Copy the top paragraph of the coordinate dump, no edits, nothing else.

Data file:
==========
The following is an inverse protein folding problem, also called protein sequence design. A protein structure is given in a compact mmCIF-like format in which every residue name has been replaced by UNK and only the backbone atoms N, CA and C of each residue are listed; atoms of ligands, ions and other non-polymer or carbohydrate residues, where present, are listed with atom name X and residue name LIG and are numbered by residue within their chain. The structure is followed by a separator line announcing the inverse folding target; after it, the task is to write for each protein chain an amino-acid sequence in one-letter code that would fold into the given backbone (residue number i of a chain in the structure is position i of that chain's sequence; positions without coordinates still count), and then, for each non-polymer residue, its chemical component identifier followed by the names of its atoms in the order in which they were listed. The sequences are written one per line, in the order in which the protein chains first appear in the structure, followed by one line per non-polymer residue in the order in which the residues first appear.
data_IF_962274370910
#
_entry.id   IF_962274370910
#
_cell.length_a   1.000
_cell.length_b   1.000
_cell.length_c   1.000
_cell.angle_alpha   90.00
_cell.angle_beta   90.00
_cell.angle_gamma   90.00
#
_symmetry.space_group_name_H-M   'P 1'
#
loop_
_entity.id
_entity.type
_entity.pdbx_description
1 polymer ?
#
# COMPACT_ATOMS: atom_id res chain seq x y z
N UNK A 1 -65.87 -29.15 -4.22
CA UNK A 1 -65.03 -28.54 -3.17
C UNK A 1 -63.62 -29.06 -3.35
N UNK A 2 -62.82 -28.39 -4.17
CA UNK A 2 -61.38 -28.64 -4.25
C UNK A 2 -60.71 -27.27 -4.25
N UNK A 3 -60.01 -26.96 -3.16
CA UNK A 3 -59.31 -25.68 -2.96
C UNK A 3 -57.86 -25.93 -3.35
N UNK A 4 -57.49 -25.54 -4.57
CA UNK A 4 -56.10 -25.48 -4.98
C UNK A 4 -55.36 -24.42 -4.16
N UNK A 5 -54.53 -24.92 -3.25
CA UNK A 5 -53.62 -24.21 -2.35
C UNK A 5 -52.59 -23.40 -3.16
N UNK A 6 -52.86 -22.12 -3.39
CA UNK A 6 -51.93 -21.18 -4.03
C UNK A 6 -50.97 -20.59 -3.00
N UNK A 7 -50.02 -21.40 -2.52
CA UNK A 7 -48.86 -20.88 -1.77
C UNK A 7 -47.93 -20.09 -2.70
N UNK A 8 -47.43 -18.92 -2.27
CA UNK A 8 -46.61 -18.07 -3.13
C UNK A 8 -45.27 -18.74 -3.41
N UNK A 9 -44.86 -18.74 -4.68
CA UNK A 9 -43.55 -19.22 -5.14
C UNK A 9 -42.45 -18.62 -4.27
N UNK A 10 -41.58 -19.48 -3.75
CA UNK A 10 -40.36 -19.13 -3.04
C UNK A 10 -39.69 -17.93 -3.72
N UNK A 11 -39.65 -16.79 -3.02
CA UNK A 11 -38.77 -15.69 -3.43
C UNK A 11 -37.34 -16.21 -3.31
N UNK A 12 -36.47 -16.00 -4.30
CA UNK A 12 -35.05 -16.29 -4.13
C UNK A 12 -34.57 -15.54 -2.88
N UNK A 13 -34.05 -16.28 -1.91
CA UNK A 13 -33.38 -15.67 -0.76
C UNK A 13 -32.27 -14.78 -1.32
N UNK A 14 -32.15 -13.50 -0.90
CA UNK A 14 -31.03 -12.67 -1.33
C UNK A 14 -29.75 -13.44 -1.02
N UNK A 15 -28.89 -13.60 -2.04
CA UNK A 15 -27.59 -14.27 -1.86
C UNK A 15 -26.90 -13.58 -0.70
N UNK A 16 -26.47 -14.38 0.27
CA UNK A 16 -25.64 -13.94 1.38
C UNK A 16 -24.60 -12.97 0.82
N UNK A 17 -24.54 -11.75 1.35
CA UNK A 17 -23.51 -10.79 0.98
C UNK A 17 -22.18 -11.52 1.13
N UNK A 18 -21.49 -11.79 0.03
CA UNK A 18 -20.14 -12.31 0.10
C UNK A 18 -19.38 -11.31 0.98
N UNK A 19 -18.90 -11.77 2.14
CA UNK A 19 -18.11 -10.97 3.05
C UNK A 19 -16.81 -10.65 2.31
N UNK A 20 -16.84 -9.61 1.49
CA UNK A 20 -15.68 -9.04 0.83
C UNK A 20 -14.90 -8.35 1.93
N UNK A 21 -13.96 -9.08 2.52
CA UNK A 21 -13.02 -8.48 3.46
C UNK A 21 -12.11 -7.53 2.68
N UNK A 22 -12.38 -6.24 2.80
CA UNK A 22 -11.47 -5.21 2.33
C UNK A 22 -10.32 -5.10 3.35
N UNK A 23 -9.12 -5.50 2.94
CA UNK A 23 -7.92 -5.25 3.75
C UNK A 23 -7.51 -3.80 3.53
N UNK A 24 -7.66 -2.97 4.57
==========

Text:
The following is an inverse protein folding problem, also called protein sequence design. A protein structure is given in a compact mmCIF-like format in which every residue name has been replaced by UNK and only the backbone atoms N, CA and C of each residue are listed; atoms of ligands, ions and other non-polymer or carbohydrate residues, where present, are listed with atom name X and residue name LIG and are numbered by residue within their chain. The structure is followed by a separator line announcing the inverse folding target; after it, the task is to write for each protein chain an amino-acid sequence in one-letter code that would fold into the given backbone (residue number i of a chain in the structure is position i of that chain's sequence; positions without coordinates still count), and then, for each non-polymer residue, its chemical component identifier followed by the names of its atoms in the order in which they were listed. The sequences are written one per line, in the order in which the protein chains first appear in the structure, followed by one line per non-polymer residue in the order in which the residues first appear.